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Myers: Anticipating Satans attacks helps you overcome them
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Sunday morning — the pre-church rush. Things weren't going according to Chloe's plans that morning, and she decided to express her displeasure with a tantrum.

She screamed, she cried, she threw herself on the floor (which is a newly-discovered tactic for her).

I went to her and picked her up, trying my best to console her. While she was in my arms, she swiped her face across my shoulder several times. Various facial liquids, which I don't even want to think about, smeared across my fresh, clean, pressed white shirt. My very last fresh, clean, pressed white shirt.

I could have gotten upset. I could have ranted and raved, yelled and screamed. I could have let a bad attitude form and carry it around for the rest of the morning.

Instead, I realized that even though it was my last clean shirt, no one would even notice if I put my suit coat on. So, after Chloe was consoled, I put the suit coat on and went to church, attitude intact.

If you're like me, Sunday morning is usually the most stressful time of your week. Have you ever wondered why? Satan loves to use situations like the one I've just described to draw our focus off worshiping.

While we're trying to get ready to go to church and worship our heavenly father, Satan is trying to wreck our attitudes so we can't.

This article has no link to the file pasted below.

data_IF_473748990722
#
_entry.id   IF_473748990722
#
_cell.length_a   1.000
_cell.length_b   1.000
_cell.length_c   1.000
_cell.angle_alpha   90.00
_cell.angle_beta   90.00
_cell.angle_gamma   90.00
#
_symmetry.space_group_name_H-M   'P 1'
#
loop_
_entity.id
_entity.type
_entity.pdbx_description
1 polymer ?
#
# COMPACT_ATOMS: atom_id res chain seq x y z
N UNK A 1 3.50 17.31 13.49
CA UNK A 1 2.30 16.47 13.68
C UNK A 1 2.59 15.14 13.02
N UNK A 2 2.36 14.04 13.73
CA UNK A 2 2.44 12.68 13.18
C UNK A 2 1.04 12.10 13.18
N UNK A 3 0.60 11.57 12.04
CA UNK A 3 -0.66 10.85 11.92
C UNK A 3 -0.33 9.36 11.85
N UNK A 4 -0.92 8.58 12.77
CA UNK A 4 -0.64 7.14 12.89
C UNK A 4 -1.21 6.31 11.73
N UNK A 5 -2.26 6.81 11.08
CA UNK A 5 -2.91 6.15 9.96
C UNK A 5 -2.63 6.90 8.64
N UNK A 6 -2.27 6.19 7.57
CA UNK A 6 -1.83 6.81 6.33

But knowing that is half the battle, isn't it? If you know Satan is trying to wreck your worshipful attitude, you can take steps to prevent it.

One such way is to follow Paul's advice to the church in Philippi: "Whatever is true . . . noble . . . right . . . pure . . . lovely . . . admirable - if anything is excellent or praiseworthy - think about such things" (Philippians 4:8).

Furthermore, Paul also tells the Philippians, "Do not be anxious about anything, but in everything, by prayer and petition, with thanksgiving, present your requests to God" (Philippians 4:6).

Why does Paul tell the Philippians to do this? Because he knows that when they do this, God will do something in return: "And the peace of God, which transcends all understanding, will guard your hearts and your minds in Christ Jesus" (Philippians 4:7).

God is worthy of our worship, but Satan is trying to destroy our attitudes so we don't worship God.

We must choose whether we'll let Satan do that, or if we'll follow Paul's advice, guarding our hearts and minds in Christ Jesus. Then we'll be able to give our heavenly father the worship he deserves.

Parrish Myers is pastor of Pine Crest Baptist Church in Gainesville. His column runs every other week in Sunday Life.

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